Growing up in a fairly urban environment in the ’80s and ’90s, the only times I heard the word “Nationalist” were when my history teacher was in a particularly good mood and we were in for some lessons on the Indian struggle for independence. And the only times the word “Nationalist” was uttered in heated conversations, was when my friends and I pretended to be Moderates and Radicals and dressed up as freedom fighters. Good old days, indeed.
Being a nationalist these days can mean a whole lot more. It could indicate your choice of meat, your political fervour, your religion and choice of God, your tendency to communicate in shuddh Hindi, or even your decision to attempt a few twisty ‘Surya Namaskars’ in the name of Yoga!
India is a land of many different languages. But some languages, some words, are more unequal than others. Like, the word ‘nationalist’.
So this summer I decided to look a little closer, dig a little deeper, and discover what it is to be a nationalist.
Summers bring on their quintessential brand of insanity. When we, the nationalists, indulge in our darkest vices – country and environment be damned.
- Each year, air-conditioner and air cooler sales set new records. While the sale of 40,00,000 new AC units (in 2016) may not come as a surprise, nationalists should perhaps consider the impact of these energy-guzzlers on the energy sector, and on already scarce natural resources. So I decided to turn nationalist and set my aircon temperature to a comfortable 22-23°C instead of choosing to sleep in blankets while my unit spewed the cold winds of the Arctic regions.
- Each day, my newspapers are full of valuable suggestions– from what foods to avoid to having foods in summer that could fix the body-heat problem. Come summer, though, my nationalists throw caution to the wind and stock up on videshi brands amidst a raging debate between ice-cream, frozen desserts and what not. So I decided to turn nationalist and turn to the age-old chaach, lassi, and shikanji routine instead. These drinks help you beat the heat and cool down your body naturally.
- While online retailers like Flipkart, Amazon, Snapdeal, Jabong, and Myntra battle it out to bring home the latest in summer fashion, my nationalists can’t resist the urge to dress up like fashion victims. So, this summer, I decided to turn nationalist and said ‘No’ to denims (and denim-flavoured products) – even those endorsed by popular Yogis. I now buy my cottons and khadis straight from the handloom artisans who are struggling to stay in business. What’s more, it’s also a perfect fashion hack to feel a lot cooler this summer.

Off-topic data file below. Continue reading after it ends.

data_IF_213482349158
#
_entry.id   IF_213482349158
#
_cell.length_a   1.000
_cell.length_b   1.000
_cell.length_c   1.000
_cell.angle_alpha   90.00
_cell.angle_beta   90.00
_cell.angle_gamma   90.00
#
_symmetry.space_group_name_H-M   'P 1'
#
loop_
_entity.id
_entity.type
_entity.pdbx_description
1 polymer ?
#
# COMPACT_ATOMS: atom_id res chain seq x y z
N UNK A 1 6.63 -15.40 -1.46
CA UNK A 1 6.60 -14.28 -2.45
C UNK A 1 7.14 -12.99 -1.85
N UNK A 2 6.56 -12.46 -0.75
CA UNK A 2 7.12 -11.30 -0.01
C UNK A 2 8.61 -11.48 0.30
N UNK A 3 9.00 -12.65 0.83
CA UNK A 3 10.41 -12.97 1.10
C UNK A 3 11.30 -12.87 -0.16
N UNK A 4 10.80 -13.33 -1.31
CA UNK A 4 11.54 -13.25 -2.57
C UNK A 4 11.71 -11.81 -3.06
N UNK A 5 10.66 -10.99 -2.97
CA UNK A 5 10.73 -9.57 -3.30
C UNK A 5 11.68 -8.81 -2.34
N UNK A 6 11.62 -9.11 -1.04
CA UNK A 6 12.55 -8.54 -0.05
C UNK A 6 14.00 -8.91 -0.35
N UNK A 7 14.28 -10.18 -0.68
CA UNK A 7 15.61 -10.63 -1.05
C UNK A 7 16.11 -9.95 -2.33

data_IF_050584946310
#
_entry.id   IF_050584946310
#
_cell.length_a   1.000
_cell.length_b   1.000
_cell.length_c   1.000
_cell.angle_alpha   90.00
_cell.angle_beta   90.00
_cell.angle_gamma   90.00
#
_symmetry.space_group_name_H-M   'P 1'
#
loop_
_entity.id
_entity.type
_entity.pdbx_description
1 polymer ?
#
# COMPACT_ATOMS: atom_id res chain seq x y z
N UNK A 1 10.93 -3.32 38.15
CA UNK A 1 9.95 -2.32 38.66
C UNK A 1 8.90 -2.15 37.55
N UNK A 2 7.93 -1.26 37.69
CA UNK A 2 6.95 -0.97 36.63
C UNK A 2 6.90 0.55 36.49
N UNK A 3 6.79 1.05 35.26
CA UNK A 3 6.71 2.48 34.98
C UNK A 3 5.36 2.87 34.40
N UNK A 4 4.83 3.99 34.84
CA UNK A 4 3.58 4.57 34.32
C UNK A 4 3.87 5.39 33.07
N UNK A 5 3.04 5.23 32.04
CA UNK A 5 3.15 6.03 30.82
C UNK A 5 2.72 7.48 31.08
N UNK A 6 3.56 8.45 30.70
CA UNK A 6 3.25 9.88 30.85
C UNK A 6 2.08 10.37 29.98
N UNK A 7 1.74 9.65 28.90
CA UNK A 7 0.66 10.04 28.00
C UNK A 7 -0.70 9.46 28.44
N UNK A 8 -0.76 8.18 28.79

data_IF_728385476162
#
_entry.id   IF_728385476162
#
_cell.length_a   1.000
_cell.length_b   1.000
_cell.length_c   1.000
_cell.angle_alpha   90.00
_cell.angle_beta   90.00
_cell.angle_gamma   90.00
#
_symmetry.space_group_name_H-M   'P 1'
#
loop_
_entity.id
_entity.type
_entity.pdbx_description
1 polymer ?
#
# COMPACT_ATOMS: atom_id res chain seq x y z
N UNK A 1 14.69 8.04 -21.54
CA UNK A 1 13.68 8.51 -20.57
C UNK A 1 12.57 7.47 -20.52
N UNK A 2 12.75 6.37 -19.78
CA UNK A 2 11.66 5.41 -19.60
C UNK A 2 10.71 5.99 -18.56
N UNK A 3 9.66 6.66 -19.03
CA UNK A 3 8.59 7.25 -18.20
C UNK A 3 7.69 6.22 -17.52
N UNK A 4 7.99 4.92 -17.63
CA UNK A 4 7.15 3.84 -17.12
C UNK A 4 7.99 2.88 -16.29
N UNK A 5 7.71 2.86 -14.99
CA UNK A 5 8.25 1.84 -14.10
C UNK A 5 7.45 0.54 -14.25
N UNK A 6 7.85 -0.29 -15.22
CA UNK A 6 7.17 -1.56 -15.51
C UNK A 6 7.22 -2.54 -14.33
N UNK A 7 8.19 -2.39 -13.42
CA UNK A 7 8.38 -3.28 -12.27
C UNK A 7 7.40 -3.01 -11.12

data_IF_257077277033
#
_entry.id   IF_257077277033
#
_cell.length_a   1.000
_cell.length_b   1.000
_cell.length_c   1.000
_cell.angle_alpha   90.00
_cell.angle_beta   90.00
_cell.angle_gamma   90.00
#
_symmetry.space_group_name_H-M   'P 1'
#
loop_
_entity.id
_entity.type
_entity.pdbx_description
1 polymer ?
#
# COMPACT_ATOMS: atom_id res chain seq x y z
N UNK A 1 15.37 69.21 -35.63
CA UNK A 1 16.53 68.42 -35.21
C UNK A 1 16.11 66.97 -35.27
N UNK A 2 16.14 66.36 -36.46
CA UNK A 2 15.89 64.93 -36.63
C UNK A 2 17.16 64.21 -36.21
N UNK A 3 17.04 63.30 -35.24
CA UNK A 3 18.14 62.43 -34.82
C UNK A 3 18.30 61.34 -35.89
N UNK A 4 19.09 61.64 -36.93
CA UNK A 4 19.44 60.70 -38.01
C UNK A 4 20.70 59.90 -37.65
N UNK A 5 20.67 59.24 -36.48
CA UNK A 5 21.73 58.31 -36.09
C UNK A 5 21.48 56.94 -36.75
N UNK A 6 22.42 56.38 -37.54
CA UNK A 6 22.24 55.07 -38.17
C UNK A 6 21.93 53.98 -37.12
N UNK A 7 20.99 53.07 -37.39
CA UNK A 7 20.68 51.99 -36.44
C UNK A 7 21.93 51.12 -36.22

- My nationalists worship the cow. The mynahs and sparrows and pigeons and the strays that live with us in our cities, shrivel in envy and die of thirst. I decided to turn nationalist and set up my own watering hole – a free for all birds zone, even the cursed crow.
- Each day, a farmer dies and millions wait for water tanks to get their share of drinking water, when city lakes burst out in flames and natural lakes run dry, my nationalists discuss the El Nino and government relief schemes. I look only at my water-guzzling washing machines (fully-automatic, thank you very much) and my bubble bath tubs that take up hundreds of litres of water a day. Being a nationalist, I pledge a hundred bottles of water to a drought-struck village this year.
- Each plant that dies takes with it a piece of my country’s soul. My forests are neither Hindu, nor Muslim, or Sikh. They claim no quota, seek no reservation, lodge no protests. That is perhaps why my nationalists let them die a silent death and quibble over weighty issues. But I’m a nationalist too, I plant a few saplings, I nurture them with love and hope. And I dream that thousands, nay millions, shall join hands with me.
That my country shall wake up to true nationalism. This Summer.